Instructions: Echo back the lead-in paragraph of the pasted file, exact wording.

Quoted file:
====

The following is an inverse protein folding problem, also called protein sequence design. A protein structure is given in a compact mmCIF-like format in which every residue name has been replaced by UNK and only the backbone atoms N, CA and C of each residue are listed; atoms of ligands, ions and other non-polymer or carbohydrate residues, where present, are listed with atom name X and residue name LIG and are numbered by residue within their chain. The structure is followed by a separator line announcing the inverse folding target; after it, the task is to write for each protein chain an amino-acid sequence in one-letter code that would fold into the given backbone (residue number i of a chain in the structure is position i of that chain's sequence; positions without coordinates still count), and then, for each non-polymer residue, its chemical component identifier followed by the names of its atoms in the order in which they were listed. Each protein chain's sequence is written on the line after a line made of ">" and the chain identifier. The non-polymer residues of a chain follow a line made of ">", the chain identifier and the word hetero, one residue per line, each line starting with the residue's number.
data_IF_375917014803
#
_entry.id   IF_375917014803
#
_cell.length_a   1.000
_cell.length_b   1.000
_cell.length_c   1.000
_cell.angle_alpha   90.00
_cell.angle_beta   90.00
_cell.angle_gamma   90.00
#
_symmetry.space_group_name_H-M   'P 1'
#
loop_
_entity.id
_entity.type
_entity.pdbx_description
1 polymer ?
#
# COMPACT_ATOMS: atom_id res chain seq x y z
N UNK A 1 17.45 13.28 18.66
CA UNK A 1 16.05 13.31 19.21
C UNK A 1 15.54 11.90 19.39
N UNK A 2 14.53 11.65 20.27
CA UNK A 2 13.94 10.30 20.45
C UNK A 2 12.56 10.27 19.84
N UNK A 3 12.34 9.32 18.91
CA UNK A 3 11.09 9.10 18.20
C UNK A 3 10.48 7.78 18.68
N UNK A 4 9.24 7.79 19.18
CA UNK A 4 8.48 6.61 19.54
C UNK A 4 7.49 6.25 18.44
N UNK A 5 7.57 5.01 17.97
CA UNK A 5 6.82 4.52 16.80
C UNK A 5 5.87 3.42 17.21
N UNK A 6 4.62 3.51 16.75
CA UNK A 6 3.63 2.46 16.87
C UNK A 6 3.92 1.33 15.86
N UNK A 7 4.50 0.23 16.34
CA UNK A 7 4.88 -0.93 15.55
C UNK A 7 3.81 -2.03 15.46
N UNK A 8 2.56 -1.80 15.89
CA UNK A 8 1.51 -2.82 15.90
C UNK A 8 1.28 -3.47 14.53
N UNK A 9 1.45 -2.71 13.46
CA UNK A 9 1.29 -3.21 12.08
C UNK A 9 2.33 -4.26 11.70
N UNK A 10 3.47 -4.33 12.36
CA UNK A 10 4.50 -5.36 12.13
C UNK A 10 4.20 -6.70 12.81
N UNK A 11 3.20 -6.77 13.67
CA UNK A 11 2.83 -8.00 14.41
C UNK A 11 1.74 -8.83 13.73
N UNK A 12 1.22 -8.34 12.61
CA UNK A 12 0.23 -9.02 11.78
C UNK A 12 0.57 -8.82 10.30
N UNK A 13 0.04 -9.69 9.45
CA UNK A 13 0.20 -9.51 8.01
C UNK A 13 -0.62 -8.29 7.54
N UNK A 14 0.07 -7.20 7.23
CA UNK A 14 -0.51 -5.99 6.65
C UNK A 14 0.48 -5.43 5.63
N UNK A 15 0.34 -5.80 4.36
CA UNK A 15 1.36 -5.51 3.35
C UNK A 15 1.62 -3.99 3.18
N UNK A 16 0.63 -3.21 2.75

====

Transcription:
The following is an inverse protein folding problem, also called protein sequence design. A protein structure is given in a compact mmCIF-like format in which every residue name has been replaced by UNK and only the backbone atoms N, CA and C of each residue are listed; atoms of ligands, ions and other non-polymer or carbohydrate residues, where present, are listed with atom name X and residue name LIG and are numbered by residue within their chain. The structure is followed by a separator line announcing the inverse folding target; after it, the task is to write for each protein chain an amino-acid sequence in one-letter code that would fold into the given backbone (residue number i of a chain in the structure is position i of that chain's sequence; positions without coordinates still count), and then, for each non-polymer residue, its chemical component identifier followed by the names of its atoms in the order in which they were listed. Each protein chain's sequence is written on the line after a line made of ">" and the chain identifier. The non-polymer residues of a chain follow a line made of ">", the chain identifier and the word hetero, one residue per line, each line starting with the residue's number.